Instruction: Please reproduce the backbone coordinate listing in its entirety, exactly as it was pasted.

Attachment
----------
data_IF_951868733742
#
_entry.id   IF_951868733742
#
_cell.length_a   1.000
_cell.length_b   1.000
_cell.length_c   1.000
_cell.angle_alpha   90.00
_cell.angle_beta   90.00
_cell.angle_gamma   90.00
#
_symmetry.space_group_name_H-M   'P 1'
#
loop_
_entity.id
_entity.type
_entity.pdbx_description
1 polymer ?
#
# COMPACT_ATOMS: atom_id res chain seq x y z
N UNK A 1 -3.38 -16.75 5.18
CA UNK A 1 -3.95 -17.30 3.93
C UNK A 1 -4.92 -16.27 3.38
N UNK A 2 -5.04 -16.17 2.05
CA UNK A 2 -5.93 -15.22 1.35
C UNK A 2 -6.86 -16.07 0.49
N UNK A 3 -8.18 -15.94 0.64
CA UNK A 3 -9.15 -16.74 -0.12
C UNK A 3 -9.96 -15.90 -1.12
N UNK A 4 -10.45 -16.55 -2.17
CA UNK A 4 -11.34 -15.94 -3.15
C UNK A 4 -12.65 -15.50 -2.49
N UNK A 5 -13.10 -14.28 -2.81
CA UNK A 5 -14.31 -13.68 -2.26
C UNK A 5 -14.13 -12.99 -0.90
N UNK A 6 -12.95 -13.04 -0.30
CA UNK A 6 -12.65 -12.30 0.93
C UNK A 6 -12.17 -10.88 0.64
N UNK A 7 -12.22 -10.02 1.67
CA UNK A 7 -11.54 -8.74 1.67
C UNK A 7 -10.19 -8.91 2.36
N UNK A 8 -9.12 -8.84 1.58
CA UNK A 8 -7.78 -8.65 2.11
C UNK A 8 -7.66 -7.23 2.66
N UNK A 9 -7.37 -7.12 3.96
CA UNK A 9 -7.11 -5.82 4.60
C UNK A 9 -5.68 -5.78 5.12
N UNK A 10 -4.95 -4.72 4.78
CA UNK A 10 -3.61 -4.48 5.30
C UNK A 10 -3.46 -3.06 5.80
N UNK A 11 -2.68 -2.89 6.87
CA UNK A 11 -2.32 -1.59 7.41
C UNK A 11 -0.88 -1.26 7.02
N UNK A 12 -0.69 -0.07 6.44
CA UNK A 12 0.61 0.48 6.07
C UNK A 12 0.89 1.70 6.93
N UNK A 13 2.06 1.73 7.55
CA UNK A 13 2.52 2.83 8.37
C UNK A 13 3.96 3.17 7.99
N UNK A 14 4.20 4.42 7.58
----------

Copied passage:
data_IF_951868733742
#
_entry.id   IF_951868733742
#
_cell.length_a   1.000
_cell.length_b   1.000
_cell.length_c   1.000
_cell.angle_alpha   90.00
_cell.angle_beta   90.00
_cell.angle_gamma   90.00
#
_symmetry.space_group_name_H-M   'P 1'
#
loop_
_entity.id
_entity.type
_entity.pdbx_description
1 polymer ?
#
# COMPACT_ATOMS: atom_id res chain seq x y z
N UNK A 1 -3.38 -16.75 5.18
CA UNK A 1 -3.95 -17.30 3.93
C UNK A 1 -4.92 -16.27 3.38
N UNK A 2 -5.04 -16.17 2.05
CA UNK A 2 -5.93 -15.22 1.35
C UNK A 2 -6.86 -16.07 0.49
N UNK A 3 -8.18 -15.94 0.64
CA UNK A 3 -9.15 -16.74 -0.12
C UNK A 3 -9.96 -15.90 -1.12
N UNK A 4 -10.45 -16.55 -2.17
CA UNK A 4 -11.34 -15.94 -3.15
C UNK A 4 -12.65 -15.50 -2.49
N UNK A 5 -13.10 -14.28 -2.81
CA UNK A 5 -14.31 -13.68 -2.26
C UNK A 5 -14.13 -12.99 -0.90
N UNK A 6 -12.95 -13.04 -0.30
CA UNK A 6 -12.65 -12.30 0.93
C UNK A 6 -12.17 -10.88 0.64
N UNK A 7 -12.22 -10.02 1.67
CA UNK A 7 -11.54 -8.74 1.67
C UNK A 7 -10.19 -8.91 2.36
N UNK A 8 -9.12 -8.84 1.58
CA UNK A 8 -7.78 -8.65 2.11
C UNK A 8 -7.66 -7.23 2.66
N UNK A 9 -7.37 -7.12 3.96
CA UNK A 9 -7.11 -5.82 4.60
C UNK A 9 -5.68 -5.78 5.12
N UNK A 10 -4.95 -4.72 4.78
CA UNK A 10 -3.61 -4.48 5.30
C UNK A 10 -3.46 -3.06 5.80
N UNK A 11 -2.68 -2.89 6.87
CA UNK A 11 -2.32 -1.59 7.41
C UNK A 11 -0.88 -1.26 7.02
N UNK A 12 -0.69 -0.07 6.44
CA UNK A 12 0.61 0.48 6.07
C UNK A 12 0.89 1.70 6.93
N UNK A 13 2.06 1.73 7.55
CA UNK A 13 2.52 2.83 8.37
C UNK A 13 3.96 3.17 7.99
N UNK A 14 4.20 4.42 7.58